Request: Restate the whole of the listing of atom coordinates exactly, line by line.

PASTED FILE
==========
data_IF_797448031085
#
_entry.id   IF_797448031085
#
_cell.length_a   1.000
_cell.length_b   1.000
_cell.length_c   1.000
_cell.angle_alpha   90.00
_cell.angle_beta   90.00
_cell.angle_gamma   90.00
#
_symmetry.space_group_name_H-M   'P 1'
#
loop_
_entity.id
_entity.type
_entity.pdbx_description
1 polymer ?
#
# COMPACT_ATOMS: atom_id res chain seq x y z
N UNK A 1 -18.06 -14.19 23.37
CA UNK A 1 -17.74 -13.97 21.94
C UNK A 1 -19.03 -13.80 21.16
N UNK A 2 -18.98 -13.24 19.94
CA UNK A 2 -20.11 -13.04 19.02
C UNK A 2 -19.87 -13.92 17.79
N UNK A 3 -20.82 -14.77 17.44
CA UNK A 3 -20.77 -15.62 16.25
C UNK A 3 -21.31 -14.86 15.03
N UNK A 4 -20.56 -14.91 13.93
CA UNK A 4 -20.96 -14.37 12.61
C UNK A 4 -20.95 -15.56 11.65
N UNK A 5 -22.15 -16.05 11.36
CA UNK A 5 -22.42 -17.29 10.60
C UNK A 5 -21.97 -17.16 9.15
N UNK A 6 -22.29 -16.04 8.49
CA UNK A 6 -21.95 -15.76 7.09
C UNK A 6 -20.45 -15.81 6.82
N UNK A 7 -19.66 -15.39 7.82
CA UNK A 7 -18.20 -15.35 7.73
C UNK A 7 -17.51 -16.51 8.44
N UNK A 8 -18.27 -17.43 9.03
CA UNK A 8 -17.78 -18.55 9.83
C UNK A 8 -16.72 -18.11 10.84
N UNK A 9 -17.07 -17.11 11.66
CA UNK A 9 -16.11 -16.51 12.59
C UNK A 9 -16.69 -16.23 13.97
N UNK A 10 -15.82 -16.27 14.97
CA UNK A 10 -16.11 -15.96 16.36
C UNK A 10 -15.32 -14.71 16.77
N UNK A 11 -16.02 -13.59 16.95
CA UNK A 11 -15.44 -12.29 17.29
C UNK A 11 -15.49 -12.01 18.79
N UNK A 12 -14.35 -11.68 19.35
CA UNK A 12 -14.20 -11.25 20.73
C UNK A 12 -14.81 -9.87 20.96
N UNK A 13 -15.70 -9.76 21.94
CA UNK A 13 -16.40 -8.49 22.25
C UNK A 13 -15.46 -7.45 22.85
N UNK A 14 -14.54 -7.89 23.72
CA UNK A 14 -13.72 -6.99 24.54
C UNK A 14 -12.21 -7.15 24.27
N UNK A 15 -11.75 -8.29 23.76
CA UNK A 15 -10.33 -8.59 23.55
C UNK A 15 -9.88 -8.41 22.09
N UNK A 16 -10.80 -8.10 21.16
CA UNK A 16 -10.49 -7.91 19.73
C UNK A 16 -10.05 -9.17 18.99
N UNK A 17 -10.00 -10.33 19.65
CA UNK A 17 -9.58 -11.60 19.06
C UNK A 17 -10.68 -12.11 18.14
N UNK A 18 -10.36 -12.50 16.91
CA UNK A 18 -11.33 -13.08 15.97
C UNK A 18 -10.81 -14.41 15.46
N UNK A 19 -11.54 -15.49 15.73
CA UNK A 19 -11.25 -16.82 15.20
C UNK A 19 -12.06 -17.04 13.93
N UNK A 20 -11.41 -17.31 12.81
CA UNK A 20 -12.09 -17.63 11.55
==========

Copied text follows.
data_IF_797448031085
#
_entry.id   IF_797448031085
#
_cell.length_a   1.000
_cell.length_b   1.000
_cell.length_c   1.000
_cell.angle_alpha   90.00
_cell.angle_beta   90.00
_cell.angle_gamma   90.00
#
_symmetry.space_group_name_H-M   'P 1'
#
loop_
_entity.id
_entity.type
_entity.pdbx_description
1 polymer ?
#
# COMPACT_ATOMS: atom_id res chain seq x y z
N UNK A 1 -18.06 -14.19 23.37
CA UNK A 1 -17.74 -13.97 21.94
C UNK A 1 -19.03 -13.80 21.16
N UNK A 2 -18.98 -13.24 19.94
CA UNK A 2 -20.11 -13.04 19.02
C UNK A 2 -19.87 -13.92 17.79
N UNK A 3 -20.82 -14.77 17.44
CA UNK A 3 -20.77 -15.62 16.25
C UNK A 3 -21.31 -14.86 15.03
N UNK A 4 -20.56 -14.91 13.93
CA UNK A 4 -20.96 -14.37 12.61
C UNK A 4 -20.95 -15.56 11.65
N UNK A 5 -22.15 -16.05 11.36
CA UNK A 5 -22.42 -17.29 10.60
C UNK A 5 -21.97 -17.16 9.15
N UNK A 6 -22.29 -16.04 8.49
CA UNK A 6 -21.95 -15.76 7.09
C UNK A 6 -20.45 -15.81 6.82
N UNK A 7 -19.66 -15.39 7.82
CA UNK A 7 -18.20 -15.35 7.73
C UNK A 7 -17.51 -16.51 8.44
N UNK A 8 -18.27 -17.43 9.03
CA UNK A 8 -17.78 -18.55 9.83
C UNK A 8 -16.72 -18.11 10.84
N UNK A 9 -17.07 -17.11 11.66
CA UNK A 9 -16.11 -16.51 12.59
C UNK A 9 -16.69 -16.23 13.97
N UNK A 10 -15.82 -16.27 14.97
CA UNK A 10 -16.11 -15.96 16.36
C UNK A 10 -15.32 -14.71 16.77
N UNK A 11 -16.02 -13.59 16.95
CA UNK A 11 -15.44 -12.29 17.29
C UNK A 11 -15.49 -12.01 18.79
N UNK A 12 -14.35 -11.68 19.35
CA UNK A 12 -14.20 -11.25 20.73
C UNK A 12 -14.81 -9.87 20.96
N UNK A 13 -15.70 -9.76 21.94
CA UNK A 13 -16.40 -8.49 22.25
C UNK A 13 -15.46 -7.45 22.85
N UNK A 14 -14.54 -7.89 23.72
CA UNK A 14 -13.72 -6.99 24.54
C UNK A 14 -12.21 -7.15 24.27
N UNK A 15 -11.75 -8.29 23.76
CA UNK A 15 -10.33 -8.59 23.55
C UNK A 15 -9.88 -8.41 22.09
N UNK A 16 -10.80 -8.10 21.16
CA UNK A 16 -10.49 -7.91 19.73
C UNK A 16 -10.05 -9.17 18.99
N UNK A 17 -10.00 -10.33 19.65
CA UNK A 17 -9.58 -11.60 19.06
C UNK A 17 -10.68 -12.11 18.14
N UNK A 18 -10.36 -12.50 16.91
CA UNK A 18 -11.33 -13.08 15.97
C UNK A 18 -10.81 -14.41 15.46
N UNK A 19 -11.54 -15.49 15.73
CA UNK A 19 -11.25 -16.82 15.20
C UNK A 19 -12.06 -17.04 13.93
N UNK A 20 -11.41 -17.31 12.81
CA UNK A 20 -12.09 -17.63 11.55